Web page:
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September 1958

Psychotherapy by Reciprocal Inhibition

AMA Arch NeurPsych. 1958;80(3):399-400. doi:10.1001/archneurpsyc.1958.02340090135025

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Abstract

There is, perhaps, no more devastating way to review a book than to quote passages from it that sound uninformed or doctrinaire out of their qualifying context. However, Dr. Wolpe himself insists that the following are his essential theses:

Experimental Basis of His Work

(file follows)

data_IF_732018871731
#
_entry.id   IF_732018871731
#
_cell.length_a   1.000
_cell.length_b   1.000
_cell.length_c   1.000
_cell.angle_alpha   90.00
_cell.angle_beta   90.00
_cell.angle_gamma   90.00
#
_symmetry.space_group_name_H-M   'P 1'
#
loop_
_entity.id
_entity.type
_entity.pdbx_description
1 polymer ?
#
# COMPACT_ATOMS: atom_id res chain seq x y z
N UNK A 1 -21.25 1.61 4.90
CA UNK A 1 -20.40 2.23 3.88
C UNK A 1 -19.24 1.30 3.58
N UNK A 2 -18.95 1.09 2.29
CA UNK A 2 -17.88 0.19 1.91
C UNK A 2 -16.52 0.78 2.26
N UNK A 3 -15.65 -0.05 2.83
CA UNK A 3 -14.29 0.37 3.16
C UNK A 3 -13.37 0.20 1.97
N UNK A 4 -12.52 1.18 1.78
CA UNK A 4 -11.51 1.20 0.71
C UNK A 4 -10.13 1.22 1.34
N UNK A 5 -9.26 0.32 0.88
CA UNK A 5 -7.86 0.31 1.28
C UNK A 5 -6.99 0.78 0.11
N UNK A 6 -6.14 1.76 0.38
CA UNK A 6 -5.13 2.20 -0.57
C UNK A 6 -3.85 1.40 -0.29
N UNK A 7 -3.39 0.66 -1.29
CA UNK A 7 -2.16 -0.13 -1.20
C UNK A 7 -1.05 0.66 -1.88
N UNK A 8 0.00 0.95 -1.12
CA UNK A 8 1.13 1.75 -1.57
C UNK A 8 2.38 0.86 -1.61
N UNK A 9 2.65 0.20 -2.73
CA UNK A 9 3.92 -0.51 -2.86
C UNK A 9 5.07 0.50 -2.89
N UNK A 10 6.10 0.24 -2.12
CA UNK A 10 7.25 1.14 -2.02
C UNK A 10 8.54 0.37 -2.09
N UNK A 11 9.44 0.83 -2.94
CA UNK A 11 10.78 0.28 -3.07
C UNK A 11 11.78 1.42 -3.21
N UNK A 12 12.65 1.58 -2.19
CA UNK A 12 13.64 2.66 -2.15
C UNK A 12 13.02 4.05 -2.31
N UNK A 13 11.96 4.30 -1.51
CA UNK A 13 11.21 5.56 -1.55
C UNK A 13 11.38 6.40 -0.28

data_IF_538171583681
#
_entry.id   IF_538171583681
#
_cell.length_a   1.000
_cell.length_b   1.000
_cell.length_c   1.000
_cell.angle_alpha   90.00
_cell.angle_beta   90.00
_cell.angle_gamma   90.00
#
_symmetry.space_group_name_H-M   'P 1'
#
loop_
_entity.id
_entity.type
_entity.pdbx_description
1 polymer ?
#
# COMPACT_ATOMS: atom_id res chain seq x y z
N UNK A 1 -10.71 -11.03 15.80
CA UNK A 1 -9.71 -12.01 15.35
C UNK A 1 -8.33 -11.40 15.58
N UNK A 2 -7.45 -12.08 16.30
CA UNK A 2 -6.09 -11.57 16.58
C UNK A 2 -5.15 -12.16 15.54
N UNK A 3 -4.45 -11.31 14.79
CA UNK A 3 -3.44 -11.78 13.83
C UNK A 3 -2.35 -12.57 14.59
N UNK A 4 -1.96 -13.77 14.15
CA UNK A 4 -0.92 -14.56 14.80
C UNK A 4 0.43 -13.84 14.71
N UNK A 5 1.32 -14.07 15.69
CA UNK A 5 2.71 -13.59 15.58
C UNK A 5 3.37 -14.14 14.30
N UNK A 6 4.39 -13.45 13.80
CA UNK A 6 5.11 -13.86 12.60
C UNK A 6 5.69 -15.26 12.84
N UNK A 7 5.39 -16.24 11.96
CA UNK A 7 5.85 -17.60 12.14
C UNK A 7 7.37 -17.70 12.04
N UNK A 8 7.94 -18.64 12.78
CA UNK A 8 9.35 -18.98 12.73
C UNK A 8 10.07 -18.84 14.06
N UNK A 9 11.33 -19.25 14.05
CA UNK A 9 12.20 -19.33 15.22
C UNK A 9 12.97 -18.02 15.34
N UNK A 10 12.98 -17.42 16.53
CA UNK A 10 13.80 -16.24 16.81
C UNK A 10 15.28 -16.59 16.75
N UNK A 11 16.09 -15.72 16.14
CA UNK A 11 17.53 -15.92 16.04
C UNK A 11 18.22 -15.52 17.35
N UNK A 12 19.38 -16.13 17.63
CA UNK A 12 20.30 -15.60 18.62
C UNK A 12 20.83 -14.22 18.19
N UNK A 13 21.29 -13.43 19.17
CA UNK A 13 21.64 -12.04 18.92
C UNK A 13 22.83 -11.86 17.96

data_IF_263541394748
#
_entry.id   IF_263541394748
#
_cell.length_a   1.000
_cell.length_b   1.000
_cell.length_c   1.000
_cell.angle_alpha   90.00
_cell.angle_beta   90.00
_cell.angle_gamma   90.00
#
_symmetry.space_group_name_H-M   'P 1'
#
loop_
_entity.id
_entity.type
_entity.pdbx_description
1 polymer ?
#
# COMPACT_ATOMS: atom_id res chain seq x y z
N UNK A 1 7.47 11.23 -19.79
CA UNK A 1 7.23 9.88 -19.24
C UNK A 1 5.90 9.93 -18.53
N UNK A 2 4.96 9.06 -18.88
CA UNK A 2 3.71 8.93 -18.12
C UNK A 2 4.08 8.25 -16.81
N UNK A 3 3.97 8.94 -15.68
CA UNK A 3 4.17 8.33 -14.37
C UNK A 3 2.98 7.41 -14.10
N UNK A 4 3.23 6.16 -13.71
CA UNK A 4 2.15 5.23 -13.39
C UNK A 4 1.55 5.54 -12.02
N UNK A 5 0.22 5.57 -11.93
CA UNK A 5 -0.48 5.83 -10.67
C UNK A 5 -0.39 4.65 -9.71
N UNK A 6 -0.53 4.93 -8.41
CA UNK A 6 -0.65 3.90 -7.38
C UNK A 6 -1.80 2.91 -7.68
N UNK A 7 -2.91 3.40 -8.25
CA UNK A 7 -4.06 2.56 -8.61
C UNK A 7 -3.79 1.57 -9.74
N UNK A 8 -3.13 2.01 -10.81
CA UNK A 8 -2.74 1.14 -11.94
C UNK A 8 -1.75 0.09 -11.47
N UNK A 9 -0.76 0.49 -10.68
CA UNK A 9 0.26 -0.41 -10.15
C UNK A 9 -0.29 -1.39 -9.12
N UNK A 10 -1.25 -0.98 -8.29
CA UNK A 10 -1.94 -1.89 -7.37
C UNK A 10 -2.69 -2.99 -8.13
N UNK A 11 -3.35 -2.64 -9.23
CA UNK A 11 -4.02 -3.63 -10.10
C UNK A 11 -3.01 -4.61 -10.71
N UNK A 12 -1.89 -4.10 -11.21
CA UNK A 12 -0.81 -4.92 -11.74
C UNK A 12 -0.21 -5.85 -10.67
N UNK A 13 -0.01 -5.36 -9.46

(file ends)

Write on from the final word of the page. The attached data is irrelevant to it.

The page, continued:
(Pp. ix-x) "Only three kinds of processes are known that can bring about lasting changes in an organism's habit of response to a given stimulus situation: growth, lesions, and learning. Since neurotic behavior demonstrably originates in learning, it is only to be expected that its elimination will be a matter of 'unlearning.'...

"The experimental observations came first. They were made on cats in which lasting neurotic states had been induced by the administration of several punishing but nondamaging shocks in a small cage. The neurotic anxiety and other reactions were subsequently in every case entirely removed by getting the animals to eat in the presence of

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